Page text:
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I posted this in the physics section. I now think this might be more appropriate section for these questions.

I am looking for answers to the following:

  1. What is the order of magnitude of change in electric current when the diameter of the conducting material (that is tens of nano meters) changes by a few (say 1 to 5) nano meters, like in a chip? I am thinking of constant voltage source as that is more commonly used in circuits involving ICs. Is that correct? I am thinking that the change in current would be of the order of tens of nano amperes. Is that correct?

2.What is the easiest way (circuitry) to measure the change in electric current due to change in conducting material? I would like to measure the change NOT necessarily the original current flowing. Is it possible to find a source which has circuit of a pico ammeter that I can use in the circuitry?

Look forward to your thoughts

Thanks in advance

Kind regards

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    \$\begingroup\$ Looks to me like this is a complicated way of asking "how do you measure current?". So the answer to that is: measure the volt drop and use V=IR \$\endgroup\$ – Puffafish Oct 3 '18 at 10:57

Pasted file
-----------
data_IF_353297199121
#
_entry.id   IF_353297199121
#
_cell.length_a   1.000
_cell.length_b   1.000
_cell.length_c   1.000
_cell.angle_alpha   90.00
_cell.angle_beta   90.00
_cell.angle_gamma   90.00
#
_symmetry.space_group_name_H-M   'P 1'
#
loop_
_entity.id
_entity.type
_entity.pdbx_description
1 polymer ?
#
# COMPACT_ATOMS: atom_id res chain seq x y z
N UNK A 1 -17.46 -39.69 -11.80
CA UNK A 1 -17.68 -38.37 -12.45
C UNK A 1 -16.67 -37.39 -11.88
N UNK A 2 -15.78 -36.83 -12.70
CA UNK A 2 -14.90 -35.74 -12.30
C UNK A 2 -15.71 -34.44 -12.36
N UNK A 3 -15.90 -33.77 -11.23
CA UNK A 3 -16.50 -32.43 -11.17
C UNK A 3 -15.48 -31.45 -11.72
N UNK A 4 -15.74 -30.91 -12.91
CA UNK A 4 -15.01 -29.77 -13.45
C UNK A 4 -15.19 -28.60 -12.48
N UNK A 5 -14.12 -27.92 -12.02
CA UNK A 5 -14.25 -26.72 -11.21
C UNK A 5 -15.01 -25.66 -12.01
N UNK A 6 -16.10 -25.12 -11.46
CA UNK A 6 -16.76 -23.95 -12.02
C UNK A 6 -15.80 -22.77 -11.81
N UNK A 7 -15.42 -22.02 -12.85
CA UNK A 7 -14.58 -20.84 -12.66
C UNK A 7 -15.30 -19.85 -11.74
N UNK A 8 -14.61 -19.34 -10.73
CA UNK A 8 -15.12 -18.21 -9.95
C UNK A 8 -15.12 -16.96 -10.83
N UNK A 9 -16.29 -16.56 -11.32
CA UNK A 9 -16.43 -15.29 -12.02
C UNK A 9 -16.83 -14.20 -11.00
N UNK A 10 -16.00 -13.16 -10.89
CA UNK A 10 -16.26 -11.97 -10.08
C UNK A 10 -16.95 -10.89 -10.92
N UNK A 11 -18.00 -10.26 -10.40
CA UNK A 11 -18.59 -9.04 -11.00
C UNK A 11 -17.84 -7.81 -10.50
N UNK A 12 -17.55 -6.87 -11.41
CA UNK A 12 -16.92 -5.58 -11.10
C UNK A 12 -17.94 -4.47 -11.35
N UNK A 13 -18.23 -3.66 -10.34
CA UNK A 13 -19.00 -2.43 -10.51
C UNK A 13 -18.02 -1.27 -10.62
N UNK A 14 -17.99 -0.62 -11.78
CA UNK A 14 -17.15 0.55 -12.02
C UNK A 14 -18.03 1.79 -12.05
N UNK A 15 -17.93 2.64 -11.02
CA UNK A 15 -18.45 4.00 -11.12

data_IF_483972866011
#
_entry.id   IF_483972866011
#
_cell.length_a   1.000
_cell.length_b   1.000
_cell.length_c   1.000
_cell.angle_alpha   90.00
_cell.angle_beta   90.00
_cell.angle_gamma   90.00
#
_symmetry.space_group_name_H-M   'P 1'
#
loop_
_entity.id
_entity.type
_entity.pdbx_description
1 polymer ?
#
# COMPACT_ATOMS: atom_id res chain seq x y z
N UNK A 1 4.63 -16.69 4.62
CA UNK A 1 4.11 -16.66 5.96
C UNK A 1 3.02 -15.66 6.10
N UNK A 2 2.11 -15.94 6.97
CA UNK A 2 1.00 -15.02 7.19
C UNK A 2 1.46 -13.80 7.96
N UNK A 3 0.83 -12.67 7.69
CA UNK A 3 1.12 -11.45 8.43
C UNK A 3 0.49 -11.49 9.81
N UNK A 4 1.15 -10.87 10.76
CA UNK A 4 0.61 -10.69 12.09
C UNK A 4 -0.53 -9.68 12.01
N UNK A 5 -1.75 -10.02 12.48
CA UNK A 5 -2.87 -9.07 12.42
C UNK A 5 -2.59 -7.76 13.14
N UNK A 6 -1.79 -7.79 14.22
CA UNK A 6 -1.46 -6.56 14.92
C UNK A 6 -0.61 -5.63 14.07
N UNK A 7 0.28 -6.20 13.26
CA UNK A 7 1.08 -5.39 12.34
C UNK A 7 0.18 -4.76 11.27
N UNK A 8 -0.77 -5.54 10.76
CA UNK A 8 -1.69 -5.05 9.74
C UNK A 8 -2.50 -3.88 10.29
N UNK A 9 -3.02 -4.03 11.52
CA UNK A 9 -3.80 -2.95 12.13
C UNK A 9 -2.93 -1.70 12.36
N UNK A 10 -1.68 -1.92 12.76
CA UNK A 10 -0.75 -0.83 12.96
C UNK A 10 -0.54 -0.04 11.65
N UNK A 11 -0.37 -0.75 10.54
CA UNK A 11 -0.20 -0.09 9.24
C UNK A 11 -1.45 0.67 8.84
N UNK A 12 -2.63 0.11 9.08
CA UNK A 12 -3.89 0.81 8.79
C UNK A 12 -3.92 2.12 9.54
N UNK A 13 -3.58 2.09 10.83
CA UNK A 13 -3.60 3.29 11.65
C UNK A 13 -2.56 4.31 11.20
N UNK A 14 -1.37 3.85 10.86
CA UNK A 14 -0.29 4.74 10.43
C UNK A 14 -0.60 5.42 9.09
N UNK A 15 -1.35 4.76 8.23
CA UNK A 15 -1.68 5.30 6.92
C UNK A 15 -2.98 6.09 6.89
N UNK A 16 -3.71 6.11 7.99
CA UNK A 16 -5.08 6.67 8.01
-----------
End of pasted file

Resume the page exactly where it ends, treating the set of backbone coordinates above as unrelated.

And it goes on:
• \$\begingroup\$ In a sense you are right Puffafish, but when you measure very small current in the order of nano amperes or pico amperes, then there are other parameters including a small change in conducting material. \$\endgroup\$ – Shantanu Oct 4 '18 at 2:31
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All Voltage sources have an effective series impedance which causes drop in voltage with a rise in current. This is a step load regulation error spec. The load regulation error with a transient, step load or DC load may be different if the rise time and inductance is significant Vdrop=LdI/dt but I doubt this will affect you.

So you could define your worst case load ratio to total loop resistance incl this path to estimate the load voltage regulation error. Identify all series R values in a current loop to estimate this result.

The load is TBD and so is your conductor, so a sensitivity to tolerance variations depends on the initial contribution to this step load error and each individual path.

Once min,max current is defined with tolerances to voltage error, you can define an acceptance criteria for tolerances.

Keithley might be your best source for pA magnitude measurements. Unless you can manage to raise Voltage enough to measure with a current source or high series R gigaohms.

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    \$\begingroup\$ Thanks heaps Tony for your reply... this is very useful and answers my question in full... thanks again! \$\endgroup\$ – Shantanu Oct 4 '18 at 2:26

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